CBD 2021: Planet Hope: Species Loneliness, Nature-Deficit Disorder and the Future of Life on Earth
October 29, 2021|7:00pm
Richard Louv speaks on "Nature-deficit disorder," as he defined it in his 2005 book, Last Child in the Woods as not a medical diagnosis, but a useful term – a metaphor -- to describe what many of us believe are the human costs of alienation from nature, as suggested by recent research. Among them: diminished use of the senses, attention difficulties, higher rates of physical and emotional illnesses, a rising rate of myopia, child and adult obesity, Vitamin D deficiency, and other maladies. Louv says "In the early 2000s, when I was researching and writing Last Child in the Woods, I identified only about 60 studies rigorous enough to cite. Today, the Children & Nature Network offers abstracts for more than 1,000 studies. Recognizing this, some physicians now write prescriptions for nature time. Animal-assisted therapy is among the fastest-growing trends in health care. We see a rapid increase in the number of nature-based preschools. Increasingly, biophilic architects are weaving natural elements into workplaces, homes, neighborhoods and cities. Biophilic design links nature connection to higher human productivity and creativity. We know this now: The more high-tech our lives become, the more nature we need.
As part of the new nature movement emerging around the world, we see a growing body of evidence about animal intelligence and emotions. In the new book, Our Wild Calling, I make the case that strengthening the bond between humans and other animals can transform our lives — and help save theirs.
In addition, I am concerned and have written about the culture’s dystopian trance, in the face of unprecedented environmental challenges, and our urgent need for imaginative hope: the ability to imagine and begin to create a future we’ll want to go to, as Martin Luther King urged us to do. This is not only essential for the long run, but for people's mental, physical and spiritual health right now."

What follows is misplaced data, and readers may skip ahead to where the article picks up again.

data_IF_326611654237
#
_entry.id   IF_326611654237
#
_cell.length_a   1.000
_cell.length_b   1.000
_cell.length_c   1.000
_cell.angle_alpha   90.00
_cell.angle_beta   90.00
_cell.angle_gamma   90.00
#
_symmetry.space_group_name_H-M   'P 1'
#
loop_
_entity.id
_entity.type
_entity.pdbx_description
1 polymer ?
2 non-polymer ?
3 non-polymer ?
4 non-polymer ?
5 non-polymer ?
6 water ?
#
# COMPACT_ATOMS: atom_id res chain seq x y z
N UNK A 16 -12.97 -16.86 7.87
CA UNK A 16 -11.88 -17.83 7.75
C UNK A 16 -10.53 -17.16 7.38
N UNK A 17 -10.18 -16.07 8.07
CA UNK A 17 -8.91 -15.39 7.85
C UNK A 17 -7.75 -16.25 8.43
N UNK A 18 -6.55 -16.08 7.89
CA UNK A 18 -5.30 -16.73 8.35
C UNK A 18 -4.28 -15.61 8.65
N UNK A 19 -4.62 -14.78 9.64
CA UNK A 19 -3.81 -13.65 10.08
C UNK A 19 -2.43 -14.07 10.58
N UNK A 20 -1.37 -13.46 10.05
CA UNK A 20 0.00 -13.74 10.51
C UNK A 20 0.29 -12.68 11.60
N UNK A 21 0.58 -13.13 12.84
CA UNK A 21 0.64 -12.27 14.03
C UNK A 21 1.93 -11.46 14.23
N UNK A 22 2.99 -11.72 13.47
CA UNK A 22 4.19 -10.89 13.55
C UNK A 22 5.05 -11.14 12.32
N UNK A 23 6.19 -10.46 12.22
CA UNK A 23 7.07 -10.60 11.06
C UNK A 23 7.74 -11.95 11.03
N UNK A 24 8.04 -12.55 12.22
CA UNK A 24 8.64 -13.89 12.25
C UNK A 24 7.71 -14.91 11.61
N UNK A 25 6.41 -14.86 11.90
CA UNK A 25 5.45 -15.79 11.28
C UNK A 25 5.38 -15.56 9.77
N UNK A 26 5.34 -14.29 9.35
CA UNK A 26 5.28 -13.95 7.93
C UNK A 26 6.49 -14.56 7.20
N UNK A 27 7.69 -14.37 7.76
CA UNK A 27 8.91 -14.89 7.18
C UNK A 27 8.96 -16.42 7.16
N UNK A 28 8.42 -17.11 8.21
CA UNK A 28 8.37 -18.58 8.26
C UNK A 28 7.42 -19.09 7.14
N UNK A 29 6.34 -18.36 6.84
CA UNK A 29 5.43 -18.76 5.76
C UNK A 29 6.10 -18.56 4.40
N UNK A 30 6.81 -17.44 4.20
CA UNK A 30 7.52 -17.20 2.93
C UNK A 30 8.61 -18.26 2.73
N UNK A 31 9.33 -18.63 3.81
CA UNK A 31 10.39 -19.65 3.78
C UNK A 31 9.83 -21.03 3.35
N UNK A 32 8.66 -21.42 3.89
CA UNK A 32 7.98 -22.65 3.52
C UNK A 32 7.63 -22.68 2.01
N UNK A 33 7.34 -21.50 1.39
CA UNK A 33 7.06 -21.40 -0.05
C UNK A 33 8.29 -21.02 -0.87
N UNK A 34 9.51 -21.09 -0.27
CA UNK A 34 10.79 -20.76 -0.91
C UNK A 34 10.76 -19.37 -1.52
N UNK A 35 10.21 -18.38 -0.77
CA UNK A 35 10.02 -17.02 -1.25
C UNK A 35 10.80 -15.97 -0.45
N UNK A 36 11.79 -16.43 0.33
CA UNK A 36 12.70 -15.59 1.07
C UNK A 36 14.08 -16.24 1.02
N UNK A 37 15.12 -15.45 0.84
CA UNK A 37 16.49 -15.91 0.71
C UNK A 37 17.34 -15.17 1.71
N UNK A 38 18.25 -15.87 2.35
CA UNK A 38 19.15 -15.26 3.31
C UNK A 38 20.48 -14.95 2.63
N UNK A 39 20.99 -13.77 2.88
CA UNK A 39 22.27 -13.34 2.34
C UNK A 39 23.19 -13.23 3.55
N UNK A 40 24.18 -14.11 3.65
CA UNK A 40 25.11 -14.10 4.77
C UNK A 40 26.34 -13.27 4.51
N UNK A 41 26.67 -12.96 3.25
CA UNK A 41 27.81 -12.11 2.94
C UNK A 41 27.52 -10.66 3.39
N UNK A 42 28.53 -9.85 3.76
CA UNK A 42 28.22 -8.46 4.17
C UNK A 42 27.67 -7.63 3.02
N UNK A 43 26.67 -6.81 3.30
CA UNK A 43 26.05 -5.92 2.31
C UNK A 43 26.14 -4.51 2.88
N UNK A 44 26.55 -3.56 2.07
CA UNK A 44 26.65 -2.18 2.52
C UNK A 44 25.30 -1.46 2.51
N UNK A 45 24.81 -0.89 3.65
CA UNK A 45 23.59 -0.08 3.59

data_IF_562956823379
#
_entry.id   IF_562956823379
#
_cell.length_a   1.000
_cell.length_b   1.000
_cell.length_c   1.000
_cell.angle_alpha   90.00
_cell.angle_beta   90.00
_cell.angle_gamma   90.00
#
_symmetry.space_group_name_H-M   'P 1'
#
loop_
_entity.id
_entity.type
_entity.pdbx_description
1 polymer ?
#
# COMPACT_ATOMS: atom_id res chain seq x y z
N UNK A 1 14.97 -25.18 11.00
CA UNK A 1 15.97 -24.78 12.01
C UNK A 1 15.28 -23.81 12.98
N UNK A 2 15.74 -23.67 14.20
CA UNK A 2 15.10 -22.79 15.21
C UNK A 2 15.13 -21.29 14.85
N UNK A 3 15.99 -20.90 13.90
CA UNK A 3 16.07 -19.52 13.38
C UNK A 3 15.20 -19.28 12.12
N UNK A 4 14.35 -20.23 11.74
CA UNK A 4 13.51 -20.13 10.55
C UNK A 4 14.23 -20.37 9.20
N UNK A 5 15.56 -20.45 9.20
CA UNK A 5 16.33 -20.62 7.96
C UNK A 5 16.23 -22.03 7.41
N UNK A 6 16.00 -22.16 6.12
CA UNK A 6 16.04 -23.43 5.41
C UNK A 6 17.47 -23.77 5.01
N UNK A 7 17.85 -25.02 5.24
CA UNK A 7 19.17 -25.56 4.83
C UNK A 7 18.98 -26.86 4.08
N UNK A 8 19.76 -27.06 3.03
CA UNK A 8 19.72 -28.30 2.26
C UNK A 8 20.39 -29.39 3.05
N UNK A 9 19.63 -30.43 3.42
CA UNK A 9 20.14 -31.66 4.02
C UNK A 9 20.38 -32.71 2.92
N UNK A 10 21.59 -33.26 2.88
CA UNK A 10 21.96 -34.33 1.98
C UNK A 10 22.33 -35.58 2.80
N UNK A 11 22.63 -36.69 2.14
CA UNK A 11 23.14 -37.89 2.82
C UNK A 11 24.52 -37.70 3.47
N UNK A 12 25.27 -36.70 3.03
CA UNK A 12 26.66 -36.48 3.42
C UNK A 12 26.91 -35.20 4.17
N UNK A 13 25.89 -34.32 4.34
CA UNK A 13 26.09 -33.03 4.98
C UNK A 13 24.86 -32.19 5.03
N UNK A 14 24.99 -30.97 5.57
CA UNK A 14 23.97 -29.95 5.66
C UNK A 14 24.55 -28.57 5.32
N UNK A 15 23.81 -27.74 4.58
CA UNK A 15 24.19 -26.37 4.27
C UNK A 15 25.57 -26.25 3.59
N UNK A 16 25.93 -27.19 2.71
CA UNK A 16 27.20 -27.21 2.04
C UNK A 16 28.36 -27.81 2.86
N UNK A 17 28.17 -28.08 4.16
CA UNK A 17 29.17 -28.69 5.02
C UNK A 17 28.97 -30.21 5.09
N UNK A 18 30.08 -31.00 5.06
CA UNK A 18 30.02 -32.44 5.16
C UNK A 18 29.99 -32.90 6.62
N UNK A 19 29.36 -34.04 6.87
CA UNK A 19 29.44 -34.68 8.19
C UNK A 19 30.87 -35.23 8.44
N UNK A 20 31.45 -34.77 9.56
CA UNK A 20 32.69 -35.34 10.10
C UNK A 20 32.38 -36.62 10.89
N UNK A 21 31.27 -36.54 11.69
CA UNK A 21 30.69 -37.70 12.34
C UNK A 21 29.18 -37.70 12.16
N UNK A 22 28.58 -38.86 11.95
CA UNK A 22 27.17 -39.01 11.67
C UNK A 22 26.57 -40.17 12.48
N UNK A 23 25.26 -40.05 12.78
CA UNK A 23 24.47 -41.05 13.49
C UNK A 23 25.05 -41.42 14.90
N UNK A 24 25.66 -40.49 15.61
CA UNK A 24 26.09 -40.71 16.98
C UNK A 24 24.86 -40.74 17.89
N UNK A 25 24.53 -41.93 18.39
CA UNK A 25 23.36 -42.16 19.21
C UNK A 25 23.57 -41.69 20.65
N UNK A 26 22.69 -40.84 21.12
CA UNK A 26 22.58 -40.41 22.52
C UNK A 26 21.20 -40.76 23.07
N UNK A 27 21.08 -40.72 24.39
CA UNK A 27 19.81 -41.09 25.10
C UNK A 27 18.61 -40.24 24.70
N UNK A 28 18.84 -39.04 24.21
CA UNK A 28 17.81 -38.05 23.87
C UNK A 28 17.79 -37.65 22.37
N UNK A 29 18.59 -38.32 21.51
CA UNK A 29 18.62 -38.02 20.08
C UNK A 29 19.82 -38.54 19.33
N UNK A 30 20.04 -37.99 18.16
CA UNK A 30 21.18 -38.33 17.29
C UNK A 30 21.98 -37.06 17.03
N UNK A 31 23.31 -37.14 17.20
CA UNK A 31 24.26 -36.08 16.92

Richard Louv is a journalist and author of ten books, including Last Child in the Woods: Saving Our Children from Nature-Deficit Disorder; The Nature Principle; Vitamin N and most recently, Our Wild Calling. Translated and published in 24 countries, his books have helped launch an international movement to connect families and communities to nature. In 2008, he was awarded the Audubon Medal, presented by the National Audubon Society. Prior recipients included Rachel Carson, E. O. Wilson and President Jimmy Carter. Among other awards, Louv is the recipient of the Cox Award for 2007, Clemson University’s highest honor, for “sustained achievement in public service” and in 2020 Richard received the Garden Club of America’s prestigious Margaret Douglas Medal for conservation education. He speaks frequently around the world, including keynote addresses at the American Academy of Pediatrics National Conference, the first White House Summit on Environmental Education, the Congress for the New Urbanism, and the Friends of Nature Conference in Beijing, China. He is co-founder and chair emeritus of the nonprofit Children & Nature Network.
Louv's Planet Hope session is part of the free Contemplation by Design Summit, Oct. 25-Nov. 2, 2021.The full Summit schedule is posted at: http://contemplation.stanford.edu/summit.
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